Bonus Features

Bambi’s Signature Collection features the first physical bonus in the series in the form of a “lithograph” celebrating the life of Tyrus Wong. This sturdy matte finish card is slightly smaller than the inserts inside the case and features concept art of Bambi meeting Thumper by legendary artist Tyrus Wong. The back of the card is black and says “In loving memory Tyrus Wong 1910-2016.” The back features a pop-out stand in case you want to display it on a shelf.

Three viewing modes allow viewers three different experiences while watching Bambi:

  • Original Theatrical Version (1:09:50) – The film presented the traditional way.
  • DisneyView Version (1:09:50) – Watch the film with pillarbox artwork that matches the scenes, filling in the black space on the sides of widescreen TVs.
  • Inside Walt’s Story Meetings: Extended Edition (1:35:55) – Story meetings from production on Bambi are recreated as a commentary track and this feature presents accompanying visuals, often shrinking or covering the film to present concept artwork and behind-the-scenes photos. The film occasionally pauses itself to play additional bonus material that can’t be found elsewhere on this disc. All of the material here was found on the Diamond Edition Blu-Ray disc, the only difference is in that “Enhanced Version,” viewers would choose whether or not they wanted to play the additional material or just watch the film straight through.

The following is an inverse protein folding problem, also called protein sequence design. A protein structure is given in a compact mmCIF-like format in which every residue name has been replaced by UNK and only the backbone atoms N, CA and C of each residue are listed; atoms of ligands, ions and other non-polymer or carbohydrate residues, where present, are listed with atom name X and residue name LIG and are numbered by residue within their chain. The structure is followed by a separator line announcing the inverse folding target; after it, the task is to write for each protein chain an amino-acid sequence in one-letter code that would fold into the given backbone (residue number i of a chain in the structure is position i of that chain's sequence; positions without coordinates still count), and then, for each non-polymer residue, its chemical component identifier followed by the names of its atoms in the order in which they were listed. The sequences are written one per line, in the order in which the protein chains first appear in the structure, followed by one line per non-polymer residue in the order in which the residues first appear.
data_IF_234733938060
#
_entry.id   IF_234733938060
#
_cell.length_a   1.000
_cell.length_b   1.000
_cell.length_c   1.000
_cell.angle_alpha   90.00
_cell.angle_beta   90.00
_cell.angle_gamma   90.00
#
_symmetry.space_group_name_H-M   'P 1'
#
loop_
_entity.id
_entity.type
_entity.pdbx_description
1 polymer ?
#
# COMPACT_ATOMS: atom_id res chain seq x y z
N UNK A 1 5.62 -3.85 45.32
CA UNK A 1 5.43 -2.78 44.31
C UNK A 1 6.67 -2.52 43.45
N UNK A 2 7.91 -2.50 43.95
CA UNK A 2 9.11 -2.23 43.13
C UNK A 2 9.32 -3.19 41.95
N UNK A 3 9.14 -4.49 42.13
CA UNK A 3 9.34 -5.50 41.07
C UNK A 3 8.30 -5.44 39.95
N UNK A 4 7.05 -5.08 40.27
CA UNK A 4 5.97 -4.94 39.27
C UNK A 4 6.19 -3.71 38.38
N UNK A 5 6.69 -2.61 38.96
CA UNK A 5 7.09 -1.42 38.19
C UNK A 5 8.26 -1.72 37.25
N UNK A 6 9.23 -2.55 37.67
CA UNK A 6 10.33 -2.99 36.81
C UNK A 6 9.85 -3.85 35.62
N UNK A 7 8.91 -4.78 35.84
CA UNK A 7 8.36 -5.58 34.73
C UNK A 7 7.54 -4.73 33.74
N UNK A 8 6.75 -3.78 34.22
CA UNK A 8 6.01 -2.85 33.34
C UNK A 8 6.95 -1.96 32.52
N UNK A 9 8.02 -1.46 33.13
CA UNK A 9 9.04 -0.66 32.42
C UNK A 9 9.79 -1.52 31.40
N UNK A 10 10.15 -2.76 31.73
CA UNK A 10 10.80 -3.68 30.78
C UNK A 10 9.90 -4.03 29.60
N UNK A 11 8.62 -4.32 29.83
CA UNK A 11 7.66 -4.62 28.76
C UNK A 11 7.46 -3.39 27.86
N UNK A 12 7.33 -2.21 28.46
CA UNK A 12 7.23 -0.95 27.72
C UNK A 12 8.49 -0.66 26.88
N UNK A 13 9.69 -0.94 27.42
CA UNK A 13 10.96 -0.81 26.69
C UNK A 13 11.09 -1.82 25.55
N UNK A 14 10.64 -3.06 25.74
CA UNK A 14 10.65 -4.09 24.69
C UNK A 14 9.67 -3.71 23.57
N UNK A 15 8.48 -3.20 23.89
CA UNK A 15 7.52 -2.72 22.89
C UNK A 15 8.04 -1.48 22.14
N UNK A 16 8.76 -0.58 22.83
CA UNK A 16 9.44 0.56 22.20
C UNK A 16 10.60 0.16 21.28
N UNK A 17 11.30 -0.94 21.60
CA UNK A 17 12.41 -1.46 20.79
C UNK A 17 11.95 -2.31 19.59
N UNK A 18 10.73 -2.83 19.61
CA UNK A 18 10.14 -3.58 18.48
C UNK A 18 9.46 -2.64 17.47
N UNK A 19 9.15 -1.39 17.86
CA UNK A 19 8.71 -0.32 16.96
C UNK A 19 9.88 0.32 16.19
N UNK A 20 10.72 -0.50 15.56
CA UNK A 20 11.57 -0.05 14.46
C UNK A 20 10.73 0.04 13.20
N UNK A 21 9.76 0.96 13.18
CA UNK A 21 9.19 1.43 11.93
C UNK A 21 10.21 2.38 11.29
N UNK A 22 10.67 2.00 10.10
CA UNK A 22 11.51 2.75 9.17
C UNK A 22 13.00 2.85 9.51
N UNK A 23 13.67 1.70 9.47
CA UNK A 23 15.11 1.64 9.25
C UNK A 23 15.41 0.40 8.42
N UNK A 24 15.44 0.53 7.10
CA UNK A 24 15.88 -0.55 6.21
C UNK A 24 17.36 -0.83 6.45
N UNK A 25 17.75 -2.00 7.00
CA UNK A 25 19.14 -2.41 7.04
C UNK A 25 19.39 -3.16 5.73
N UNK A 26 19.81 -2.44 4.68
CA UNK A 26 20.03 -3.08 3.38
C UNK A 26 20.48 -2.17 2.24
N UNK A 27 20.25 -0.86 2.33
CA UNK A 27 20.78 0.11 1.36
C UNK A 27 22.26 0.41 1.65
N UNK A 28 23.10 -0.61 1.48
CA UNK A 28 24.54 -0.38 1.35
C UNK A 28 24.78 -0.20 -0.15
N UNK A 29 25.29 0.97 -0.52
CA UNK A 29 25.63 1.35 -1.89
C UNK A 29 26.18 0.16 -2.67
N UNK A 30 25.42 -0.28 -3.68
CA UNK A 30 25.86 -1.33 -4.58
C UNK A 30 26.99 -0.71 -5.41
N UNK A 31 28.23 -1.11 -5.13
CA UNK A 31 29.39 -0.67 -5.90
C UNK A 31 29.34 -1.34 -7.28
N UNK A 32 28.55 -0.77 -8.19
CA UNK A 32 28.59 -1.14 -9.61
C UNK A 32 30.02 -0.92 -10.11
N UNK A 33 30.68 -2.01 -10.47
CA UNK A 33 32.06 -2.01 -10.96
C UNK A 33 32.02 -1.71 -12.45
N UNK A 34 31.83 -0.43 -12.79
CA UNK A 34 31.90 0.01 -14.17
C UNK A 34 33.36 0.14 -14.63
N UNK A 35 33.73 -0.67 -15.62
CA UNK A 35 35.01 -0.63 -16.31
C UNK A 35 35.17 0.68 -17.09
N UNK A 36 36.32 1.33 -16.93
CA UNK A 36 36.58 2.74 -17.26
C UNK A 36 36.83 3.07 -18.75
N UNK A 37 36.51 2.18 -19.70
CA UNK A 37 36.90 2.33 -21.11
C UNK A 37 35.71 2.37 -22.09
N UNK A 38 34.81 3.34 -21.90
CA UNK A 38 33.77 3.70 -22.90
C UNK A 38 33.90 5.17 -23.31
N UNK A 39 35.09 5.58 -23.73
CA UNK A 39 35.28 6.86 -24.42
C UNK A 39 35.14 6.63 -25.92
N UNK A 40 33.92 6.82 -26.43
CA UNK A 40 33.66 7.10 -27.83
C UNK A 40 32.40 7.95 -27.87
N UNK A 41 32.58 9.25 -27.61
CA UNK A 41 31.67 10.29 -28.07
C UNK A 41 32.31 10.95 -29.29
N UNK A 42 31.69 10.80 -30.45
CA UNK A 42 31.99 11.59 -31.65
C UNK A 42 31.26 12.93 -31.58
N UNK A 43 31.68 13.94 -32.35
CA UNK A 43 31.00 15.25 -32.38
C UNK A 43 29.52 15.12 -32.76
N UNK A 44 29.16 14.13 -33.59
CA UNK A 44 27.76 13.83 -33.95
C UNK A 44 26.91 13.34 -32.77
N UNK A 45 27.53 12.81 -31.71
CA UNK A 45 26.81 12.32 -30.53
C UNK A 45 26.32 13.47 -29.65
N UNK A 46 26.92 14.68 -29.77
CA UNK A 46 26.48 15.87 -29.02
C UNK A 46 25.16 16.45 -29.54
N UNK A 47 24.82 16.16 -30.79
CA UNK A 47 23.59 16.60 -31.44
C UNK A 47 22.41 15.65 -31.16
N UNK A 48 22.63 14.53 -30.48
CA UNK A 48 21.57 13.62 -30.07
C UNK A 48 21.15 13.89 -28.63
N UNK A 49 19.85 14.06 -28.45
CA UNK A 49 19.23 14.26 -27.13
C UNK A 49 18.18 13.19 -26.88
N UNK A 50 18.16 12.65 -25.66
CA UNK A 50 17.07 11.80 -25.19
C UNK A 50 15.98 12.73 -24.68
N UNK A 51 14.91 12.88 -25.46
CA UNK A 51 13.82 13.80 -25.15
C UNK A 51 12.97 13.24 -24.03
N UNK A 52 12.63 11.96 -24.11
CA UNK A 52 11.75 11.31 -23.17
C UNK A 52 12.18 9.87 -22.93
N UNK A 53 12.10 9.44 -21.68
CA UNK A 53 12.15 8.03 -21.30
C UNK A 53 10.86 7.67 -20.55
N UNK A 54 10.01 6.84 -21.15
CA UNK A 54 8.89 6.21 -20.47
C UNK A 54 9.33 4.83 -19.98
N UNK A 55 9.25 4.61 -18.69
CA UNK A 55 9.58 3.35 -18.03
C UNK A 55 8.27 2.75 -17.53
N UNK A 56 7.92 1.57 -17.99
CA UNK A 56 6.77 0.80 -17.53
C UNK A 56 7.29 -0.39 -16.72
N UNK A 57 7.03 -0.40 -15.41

New Bonus Features

  • Studio Stories: Bambi (4:56) – Archival recordings from 1956 of Walt Disney discussing Bambi are played over videos from the film as well as rough animation and rare behind-the-scenes footage of the studio during this era.
  • Deleted Scenes (7:25) – Two newly recreated deleted scenes are presented with introductions by Story Artist Floyd Norman and recreated Walt Disney story meetings to explain them.
    • Bambi’s Ice and Snow (4:27) – This alternate version of Bambi discovering snow was replaced with the iconic skating sequence.
    • The Grasshopper (2:57) – A grasshopper character was developed for the film, but cut out to simplify it. This deleted scene offers Bambi’s introduction to the cantankerous bug.